Alcoholic Husband Gets Worse-Wife Gets Better


Guest Post
I am truly grateful to God that I no longer live with an alcoholic. A series of providential circumstances led to him leaving of his own will and I have never allowed him back into our lives. We have been married for 10 years, but I would say the last 6 of those years he has gotten progressively worse. Though a professional banker, he has never managed to hold down a job and I ended up working part time, being a house wife and mother and father to our young child. I have heard it all before: “I love you , I promise I’ll change, I have not had a drink for weeks/months days.”

However, the lowest points have been discovering he had stolen rent money for months and made us homeless and then when he nearly caused a gas explosion whilst drunk and in the care of our child. In my experience, living with an alcoholic is hell-it has affected us financially, psychologically, emotionally and that feeling of waking up every morning and having a pit of fear in your stomach at what the day holds for you.

living separate livesFor years I never had a full nights sleep as sleep would invariably be interrupted by the sound of him falling down the stairs in a drunken heap. I would often spend in the toilet itself. This I felt I had to do before my child woke up to see the mess. In the end, I did not bother to conceal the results of his drunkenness to our child as the incidents were too frequent and too often.

Though we live separately now, I hate getting his phone calls invariably he is drunk. He will even turn up at my home unable to stand as he is so inebriated; the smell of alcohol from him powerful, but he will swear blind he has not had a drink for weeks or months. In my experience, alcoholics will lie and steal from you and have a legendary ability to not see or care about the hurt they inflict on those around them.

I would never live with my husband ever again even if he says he is reformed – all trust has gone and besides I don’t need that influence round my child. Since I have separated from my husband, I have lost my job because of the recession – am setting up my own business, I am struggling financially, but I am more hopeful and positive than I ever was living with him. My self-esteem has soared! He was fond of telling me I could never do anything without him, but I have… and there is more of me to come by God’s grace.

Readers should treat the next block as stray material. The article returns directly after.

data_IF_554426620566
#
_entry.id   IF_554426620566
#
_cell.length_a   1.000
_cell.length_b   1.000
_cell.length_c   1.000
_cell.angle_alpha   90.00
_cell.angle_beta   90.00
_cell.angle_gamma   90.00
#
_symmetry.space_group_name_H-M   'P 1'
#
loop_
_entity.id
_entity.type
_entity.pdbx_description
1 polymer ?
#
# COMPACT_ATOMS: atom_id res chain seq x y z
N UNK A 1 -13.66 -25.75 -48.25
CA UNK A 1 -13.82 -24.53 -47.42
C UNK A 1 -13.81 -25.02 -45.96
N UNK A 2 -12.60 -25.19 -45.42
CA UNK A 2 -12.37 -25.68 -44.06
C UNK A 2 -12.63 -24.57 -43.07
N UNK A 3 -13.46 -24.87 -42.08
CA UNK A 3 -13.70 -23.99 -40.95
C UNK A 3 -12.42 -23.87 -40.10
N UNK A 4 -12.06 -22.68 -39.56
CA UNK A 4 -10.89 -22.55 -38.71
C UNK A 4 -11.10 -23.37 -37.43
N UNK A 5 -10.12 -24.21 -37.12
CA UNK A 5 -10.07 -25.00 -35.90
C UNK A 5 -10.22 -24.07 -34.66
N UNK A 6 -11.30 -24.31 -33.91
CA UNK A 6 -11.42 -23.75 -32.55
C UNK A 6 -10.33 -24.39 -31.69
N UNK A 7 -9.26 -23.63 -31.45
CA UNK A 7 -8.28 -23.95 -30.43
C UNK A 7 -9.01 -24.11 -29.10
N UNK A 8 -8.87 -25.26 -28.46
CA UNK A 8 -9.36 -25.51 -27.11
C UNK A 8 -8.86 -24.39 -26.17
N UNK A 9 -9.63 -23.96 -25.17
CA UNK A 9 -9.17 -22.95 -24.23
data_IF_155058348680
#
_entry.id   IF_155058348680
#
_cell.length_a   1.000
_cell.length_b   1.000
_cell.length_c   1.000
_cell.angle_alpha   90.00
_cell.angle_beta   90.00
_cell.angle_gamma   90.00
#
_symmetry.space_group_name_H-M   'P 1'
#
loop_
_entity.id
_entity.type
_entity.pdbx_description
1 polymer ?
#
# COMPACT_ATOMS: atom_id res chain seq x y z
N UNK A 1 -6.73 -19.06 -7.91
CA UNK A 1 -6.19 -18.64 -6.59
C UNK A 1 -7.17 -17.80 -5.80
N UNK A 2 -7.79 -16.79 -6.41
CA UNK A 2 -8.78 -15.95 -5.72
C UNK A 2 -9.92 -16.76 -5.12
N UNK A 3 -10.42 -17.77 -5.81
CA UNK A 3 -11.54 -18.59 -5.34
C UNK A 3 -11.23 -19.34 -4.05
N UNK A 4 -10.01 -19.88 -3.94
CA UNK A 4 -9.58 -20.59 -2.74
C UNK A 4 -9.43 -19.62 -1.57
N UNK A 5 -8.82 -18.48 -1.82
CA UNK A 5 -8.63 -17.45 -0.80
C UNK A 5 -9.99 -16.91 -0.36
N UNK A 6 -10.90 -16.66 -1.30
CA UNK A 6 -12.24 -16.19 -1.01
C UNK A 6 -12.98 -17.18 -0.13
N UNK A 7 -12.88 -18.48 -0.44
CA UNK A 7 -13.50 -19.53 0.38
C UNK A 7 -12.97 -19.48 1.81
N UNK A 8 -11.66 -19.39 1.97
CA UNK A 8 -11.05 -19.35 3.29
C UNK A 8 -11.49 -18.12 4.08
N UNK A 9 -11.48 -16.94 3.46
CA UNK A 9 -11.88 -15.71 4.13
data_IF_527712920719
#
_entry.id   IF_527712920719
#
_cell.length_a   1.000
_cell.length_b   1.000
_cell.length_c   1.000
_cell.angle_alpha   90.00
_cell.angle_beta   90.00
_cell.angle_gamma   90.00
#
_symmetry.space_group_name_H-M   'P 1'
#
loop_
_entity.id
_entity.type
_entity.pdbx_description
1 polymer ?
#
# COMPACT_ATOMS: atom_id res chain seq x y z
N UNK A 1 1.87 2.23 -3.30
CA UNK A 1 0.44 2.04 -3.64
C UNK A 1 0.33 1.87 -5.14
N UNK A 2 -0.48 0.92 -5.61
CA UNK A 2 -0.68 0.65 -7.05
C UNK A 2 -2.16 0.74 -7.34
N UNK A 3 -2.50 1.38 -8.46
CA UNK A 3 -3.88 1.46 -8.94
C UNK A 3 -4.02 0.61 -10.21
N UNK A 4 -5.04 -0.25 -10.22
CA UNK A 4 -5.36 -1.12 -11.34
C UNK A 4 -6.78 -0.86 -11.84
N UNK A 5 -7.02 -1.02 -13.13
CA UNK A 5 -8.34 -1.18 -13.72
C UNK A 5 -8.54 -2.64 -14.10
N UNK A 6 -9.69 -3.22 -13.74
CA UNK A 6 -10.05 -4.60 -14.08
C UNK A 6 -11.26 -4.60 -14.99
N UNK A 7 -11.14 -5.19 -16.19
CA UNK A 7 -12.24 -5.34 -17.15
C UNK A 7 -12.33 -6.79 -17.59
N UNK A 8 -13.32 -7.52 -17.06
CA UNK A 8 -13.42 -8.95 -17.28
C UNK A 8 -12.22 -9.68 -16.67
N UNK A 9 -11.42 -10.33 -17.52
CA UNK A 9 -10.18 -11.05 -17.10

Thanks for sharing your story. Alcoholism does progressively affect the entire family. I know I had lost a lot of self-worth, but learned how to be more confident when I separated from my alcoholic spouse. When the time came for God to start rearranging my situation, my teenage daughter (sixteen at the time) had vowed to never be around her alcoholic step-mom ever again. She said: “dad I am not coming to your house ever again, she (meaning her step-mom) is crazy. One minute she is nice and the next yelling at me.” My daughter could not cope with the angry alcoholic any longer. She had reached the point of no return. Although your story about your alcoholic husband progressivly getting worse is different than mine, some how all of our stories are the same…alcoholism destroys families. It’s funny you mentioned God’s grace because that is what has been working with great success in my life too!


3 comments to Alcoholic Husband Gets Worse-Wife Gets Better

  • Amber

    Isn’t this whole site supposed to be about how to gracefully deal with the chaotic problem of alcohol abuse? This reader talks of god’s grace, but it seems to me that she is full of resentment and unforgiveness, not taking any responsibility for her role in the disease. Everyone plays a part in this disease, it’s not an easy “The alcoholic is the root of all evil in my life” solution…..When I came to AlAnon, I realized what things I was doing that contributed to my husband’s problems, AND when he first got sober, I realized even more what a non-person I had turned him into. We have no children but I had treated him in many ways as my child instead of a free-willed human being. This article did nothing uplifting for me, I don’t usually comment, infact, this is my first time, because I get something useful out of most of your articles, but this article just seemed dreary and morrose.

  • karen

    thank you for sharing your story. unfortunately living with an alcoholic is dreary, morrose, demanding and damaging. Al-anon does teach us how to live with the alcoholic with detachment but dosnt change the real fact that we are damaged and yes we do have to change ourselves but does not change the fact that the alcoholic has used and abused their partners/hostages for their own desires. I fell in love with my alcoholic, by the time things were so severe my life had changed did not know myself, probably didnt know myself before, and now must rebuild it slowly with help and have long way to go

  • Jane

    I think living with someone with a drinking problem is WORSE than the death of someone close to you. I alternate between feeling like I’ve done something wrong to HATING my husband. I loathe the weekends — he’s drunk for three nights in a row and it really sucks! I can’t tell anyone and I have never felt so alone in my life.

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